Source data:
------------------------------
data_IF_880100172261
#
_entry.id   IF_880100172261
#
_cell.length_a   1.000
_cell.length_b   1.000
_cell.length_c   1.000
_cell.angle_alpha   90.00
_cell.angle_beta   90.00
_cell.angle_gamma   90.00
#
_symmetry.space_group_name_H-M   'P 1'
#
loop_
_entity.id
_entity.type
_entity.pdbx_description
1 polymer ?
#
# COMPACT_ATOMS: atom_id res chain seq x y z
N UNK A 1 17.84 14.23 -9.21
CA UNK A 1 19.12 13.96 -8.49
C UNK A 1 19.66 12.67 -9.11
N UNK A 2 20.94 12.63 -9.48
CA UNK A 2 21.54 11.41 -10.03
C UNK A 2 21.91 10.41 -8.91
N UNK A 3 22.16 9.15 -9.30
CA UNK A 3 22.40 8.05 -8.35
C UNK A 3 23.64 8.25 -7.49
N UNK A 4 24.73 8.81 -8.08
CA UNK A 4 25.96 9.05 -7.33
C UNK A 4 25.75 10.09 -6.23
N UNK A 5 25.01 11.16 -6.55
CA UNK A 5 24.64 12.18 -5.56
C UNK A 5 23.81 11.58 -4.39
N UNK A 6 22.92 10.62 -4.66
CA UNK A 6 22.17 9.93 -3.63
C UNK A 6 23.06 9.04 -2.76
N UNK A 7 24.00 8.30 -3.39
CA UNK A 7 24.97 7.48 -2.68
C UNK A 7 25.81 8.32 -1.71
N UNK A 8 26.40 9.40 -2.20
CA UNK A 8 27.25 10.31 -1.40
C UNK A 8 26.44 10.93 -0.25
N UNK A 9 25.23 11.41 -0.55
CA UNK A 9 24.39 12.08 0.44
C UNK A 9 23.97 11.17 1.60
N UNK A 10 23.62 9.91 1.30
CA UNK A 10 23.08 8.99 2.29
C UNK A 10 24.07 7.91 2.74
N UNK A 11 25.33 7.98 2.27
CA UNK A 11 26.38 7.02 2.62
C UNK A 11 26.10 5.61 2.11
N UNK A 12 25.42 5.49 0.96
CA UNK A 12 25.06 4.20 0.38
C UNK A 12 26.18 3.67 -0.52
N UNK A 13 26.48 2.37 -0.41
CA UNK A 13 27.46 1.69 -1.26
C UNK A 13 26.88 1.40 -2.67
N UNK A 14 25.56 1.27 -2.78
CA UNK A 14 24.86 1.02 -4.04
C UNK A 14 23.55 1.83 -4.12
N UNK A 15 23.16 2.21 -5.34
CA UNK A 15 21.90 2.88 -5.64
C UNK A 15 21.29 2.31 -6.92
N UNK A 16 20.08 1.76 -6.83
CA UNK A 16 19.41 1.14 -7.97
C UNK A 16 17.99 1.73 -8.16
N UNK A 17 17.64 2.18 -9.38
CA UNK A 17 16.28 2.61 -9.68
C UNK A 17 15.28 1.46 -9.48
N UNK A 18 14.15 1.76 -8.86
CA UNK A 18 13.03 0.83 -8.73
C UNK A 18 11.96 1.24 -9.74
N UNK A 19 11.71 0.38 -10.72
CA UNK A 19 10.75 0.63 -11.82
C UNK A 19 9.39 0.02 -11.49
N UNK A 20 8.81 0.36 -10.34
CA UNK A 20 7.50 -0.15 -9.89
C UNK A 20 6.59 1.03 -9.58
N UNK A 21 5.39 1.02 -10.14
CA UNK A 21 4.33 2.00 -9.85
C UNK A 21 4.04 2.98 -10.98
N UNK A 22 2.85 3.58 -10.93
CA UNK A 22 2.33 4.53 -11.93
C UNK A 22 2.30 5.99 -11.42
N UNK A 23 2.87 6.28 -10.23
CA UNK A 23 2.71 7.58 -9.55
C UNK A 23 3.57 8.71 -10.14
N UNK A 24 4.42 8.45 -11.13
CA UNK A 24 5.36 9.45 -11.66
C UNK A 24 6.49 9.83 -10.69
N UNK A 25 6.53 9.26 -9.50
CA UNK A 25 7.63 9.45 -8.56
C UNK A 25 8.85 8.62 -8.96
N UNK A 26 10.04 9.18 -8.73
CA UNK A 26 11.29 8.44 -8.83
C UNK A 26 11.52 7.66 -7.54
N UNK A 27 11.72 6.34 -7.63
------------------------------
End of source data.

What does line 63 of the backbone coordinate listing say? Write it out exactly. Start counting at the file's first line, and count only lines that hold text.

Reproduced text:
N UNK A 15 23.16 2.21 -5.34